“No new taxes.”

That was the explanation, perhaps not completely accurate, given by Tom Cofsky, president of the school board at Oak Park and River Forest High School District 200, as the school board voted unanimously Thursday evening, April 27, on a funding plan for its Project 2 that does not require a taxpayer referendum vote.

Project 2 is the school’s nearly $102 million plan to demolish and rebuild the southeast portion of the OPRF building on Scoville Avenue. Instead of asking voters in a referendum for permission to sell bonds to borrow the money to pay for a portion of the project the school board accepted the administration’s recommendation to pay for Project 2 by issuing 20-year debt certificates, a type of unsecured loan that is paid back out the school’s general operating levy, as well as using cash reserves and charitable donations. Unlike debt certificates, building bonds are paid off from a separate levy that would be a separate line item on a property tax bill. 

The unanimous vote capped a months long, really years long, divisive and contentious debate and discussion about plans for a new swimming pool and other improvements to physical education and other facilities at OPRF.  

“After 10 years it is time to act,” Cofsky said during his 15 minute explanation of the factors behind his vote. “I believe we should not ask our community for more money at this time. We don’t need it today. We should operate within our financial policy and continue to execute financial discipline and maximize the value of our tax dollars and as such I don’t feel we need a community vote.”

The plan the school board approved will pay for Project 2 by borrowing $45.3 million in 20-year debt certificates, using $44.2 million in cash reserves and assumes receiving at least $12.5 in charitable donations from the Imagine Foundation.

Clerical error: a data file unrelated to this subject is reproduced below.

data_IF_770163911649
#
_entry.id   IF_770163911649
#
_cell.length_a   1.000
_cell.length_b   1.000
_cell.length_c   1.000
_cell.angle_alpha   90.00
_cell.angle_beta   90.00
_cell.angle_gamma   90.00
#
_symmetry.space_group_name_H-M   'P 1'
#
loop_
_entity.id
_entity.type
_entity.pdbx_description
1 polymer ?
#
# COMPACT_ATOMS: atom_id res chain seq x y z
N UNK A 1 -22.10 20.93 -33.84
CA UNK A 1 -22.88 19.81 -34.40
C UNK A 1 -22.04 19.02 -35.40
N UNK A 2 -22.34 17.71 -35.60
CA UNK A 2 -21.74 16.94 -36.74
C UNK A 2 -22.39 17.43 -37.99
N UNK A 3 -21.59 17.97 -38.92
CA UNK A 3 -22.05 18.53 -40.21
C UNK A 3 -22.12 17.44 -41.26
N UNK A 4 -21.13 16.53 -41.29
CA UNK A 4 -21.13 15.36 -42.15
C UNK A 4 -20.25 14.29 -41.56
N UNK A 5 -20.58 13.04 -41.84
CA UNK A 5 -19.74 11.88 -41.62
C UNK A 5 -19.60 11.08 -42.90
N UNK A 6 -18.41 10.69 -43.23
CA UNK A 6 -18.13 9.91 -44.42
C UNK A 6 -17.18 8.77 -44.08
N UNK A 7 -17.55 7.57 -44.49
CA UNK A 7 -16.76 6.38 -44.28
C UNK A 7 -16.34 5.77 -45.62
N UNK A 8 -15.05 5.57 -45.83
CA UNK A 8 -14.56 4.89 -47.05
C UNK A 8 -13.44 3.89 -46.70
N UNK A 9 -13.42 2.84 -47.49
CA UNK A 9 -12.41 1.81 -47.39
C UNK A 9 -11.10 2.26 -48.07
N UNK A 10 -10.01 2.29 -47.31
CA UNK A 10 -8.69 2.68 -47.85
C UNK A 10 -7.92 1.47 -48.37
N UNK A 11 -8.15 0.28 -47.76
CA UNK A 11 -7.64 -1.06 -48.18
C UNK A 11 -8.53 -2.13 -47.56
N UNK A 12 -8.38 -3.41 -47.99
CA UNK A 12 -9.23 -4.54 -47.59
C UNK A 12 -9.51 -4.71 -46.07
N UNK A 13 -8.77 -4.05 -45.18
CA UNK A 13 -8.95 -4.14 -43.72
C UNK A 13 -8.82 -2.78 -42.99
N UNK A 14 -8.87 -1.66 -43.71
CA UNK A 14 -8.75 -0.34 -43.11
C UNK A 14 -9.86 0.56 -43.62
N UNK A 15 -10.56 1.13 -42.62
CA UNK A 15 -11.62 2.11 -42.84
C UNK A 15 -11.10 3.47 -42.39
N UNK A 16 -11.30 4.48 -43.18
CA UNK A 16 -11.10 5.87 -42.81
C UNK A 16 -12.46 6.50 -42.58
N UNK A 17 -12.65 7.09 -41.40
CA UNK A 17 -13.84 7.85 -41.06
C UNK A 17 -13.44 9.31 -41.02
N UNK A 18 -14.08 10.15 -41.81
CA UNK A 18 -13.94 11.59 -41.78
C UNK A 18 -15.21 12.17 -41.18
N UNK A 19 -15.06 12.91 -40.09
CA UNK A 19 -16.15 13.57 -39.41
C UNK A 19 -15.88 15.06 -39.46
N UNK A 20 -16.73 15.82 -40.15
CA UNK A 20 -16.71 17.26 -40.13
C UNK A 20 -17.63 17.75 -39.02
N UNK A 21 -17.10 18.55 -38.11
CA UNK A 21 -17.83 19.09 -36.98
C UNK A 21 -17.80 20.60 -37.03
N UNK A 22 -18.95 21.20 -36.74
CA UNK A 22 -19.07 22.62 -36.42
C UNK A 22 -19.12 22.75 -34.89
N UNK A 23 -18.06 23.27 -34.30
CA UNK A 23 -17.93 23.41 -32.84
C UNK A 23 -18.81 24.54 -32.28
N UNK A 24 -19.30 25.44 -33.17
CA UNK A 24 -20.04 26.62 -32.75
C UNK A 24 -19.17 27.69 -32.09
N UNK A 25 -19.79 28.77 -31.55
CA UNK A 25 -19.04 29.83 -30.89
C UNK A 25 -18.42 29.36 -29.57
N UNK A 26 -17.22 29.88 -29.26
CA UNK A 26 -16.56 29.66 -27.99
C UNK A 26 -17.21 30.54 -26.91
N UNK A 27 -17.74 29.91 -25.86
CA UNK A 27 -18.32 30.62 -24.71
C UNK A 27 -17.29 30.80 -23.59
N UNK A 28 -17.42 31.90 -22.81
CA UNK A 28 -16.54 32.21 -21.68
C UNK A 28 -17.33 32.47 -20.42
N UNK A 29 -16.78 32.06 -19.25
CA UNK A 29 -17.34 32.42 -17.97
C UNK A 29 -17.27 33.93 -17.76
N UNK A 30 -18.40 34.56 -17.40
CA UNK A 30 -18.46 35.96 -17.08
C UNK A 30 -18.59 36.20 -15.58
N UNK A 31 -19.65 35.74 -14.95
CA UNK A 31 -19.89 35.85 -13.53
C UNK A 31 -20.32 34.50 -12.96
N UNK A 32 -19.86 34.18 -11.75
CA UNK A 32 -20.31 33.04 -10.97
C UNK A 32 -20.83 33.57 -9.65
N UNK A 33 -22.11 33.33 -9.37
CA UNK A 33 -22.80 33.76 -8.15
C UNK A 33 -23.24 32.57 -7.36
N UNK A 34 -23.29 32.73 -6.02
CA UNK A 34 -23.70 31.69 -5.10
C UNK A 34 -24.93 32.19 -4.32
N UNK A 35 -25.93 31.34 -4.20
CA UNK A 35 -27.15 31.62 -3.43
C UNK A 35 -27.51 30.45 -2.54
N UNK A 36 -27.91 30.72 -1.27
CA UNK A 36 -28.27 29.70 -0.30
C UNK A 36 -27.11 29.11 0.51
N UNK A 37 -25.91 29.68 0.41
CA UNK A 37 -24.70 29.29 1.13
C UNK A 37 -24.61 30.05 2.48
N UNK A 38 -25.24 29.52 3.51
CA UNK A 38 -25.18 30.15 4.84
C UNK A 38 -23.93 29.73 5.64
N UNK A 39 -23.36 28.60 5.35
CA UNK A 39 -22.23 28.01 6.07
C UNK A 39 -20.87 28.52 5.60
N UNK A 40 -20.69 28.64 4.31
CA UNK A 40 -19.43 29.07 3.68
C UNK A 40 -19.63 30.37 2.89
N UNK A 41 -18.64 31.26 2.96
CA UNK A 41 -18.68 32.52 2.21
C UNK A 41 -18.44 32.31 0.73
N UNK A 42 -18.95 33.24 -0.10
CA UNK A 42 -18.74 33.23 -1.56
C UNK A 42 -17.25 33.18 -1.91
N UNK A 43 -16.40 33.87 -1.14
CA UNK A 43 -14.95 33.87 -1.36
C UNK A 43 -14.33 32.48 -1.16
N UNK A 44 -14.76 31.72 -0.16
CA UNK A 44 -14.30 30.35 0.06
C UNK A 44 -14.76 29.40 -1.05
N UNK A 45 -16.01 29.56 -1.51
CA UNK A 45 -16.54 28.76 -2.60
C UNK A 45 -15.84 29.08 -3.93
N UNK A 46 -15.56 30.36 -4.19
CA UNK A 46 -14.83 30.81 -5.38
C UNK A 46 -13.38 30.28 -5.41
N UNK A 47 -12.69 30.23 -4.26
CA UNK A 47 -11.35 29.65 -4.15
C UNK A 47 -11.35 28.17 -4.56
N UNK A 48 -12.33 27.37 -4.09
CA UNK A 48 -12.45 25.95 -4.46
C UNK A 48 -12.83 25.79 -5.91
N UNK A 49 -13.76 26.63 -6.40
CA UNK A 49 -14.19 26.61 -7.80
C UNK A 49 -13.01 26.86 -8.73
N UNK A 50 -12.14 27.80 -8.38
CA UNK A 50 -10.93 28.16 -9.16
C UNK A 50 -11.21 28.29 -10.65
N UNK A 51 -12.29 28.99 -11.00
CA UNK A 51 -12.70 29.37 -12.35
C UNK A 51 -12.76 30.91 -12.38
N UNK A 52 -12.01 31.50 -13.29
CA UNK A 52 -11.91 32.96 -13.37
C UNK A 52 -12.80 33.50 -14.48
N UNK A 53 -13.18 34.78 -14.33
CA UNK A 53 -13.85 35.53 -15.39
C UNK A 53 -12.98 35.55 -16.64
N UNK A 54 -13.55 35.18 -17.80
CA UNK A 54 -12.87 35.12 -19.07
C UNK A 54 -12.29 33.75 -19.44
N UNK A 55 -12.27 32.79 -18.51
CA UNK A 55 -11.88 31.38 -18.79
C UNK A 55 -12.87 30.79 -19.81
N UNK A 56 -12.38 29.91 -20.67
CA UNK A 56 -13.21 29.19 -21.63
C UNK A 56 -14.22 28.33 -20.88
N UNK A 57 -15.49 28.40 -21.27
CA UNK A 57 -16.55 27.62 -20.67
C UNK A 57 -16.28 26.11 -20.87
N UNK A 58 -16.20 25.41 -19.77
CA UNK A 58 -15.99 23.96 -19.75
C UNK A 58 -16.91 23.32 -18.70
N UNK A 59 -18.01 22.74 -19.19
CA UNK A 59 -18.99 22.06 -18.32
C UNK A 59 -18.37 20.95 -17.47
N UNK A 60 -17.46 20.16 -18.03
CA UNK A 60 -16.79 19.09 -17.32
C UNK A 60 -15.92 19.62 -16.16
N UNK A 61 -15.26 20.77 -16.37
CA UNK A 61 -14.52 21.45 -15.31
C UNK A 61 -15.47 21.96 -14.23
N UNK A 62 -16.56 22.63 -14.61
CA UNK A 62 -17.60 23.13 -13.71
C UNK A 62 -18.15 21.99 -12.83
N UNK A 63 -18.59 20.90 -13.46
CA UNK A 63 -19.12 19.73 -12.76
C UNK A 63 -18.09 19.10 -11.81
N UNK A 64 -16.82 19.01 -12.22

Construction on Project 2 will begin in 2024.

Although the vote was unanimous board member Kebreab Henry passed when his name was called first and then, after five other board members had voted yes, hesitated a long time before finally casting a yes vote while stating that he preferred another financing plan. At a Committee of the Whole Meeting two weeks ago Henry said that he favored a plan would pay for Project 2 by a combination of issuing $15.6 million in five-year debt certificates, asking voters to approve $13.7 million in referendum bonds, issuing $22.5 million in debt service extension bonds, which are subject to what is known as a back door referendum, and using $44 million in reserves along with the charitable donations.

Board member Fred Arkin said he struggled with his vote but said that it is important for the school board to speak with one voice.

“I believe it needs to be unanimous,” Arkin said.

The board considered three final financing options. The other option the board considered was to ask voters to issue $44.5 million in referendum bonds to use along with $51 million in cash reserves and the assumed $12.5 million in charitable donations.

The $45.3 million in debt certificates will be paid off over 20 years by using an estimated $3.5 million annually from the school’s operating levy. Since OPRF has been levying less than the maximum amount allowed by law for most of the past decade it is likely that the operating levy will have to be higher in the future to raise the money to pay back the debt certificates than it would have had to be if Project 2 was financed by referendum bonds.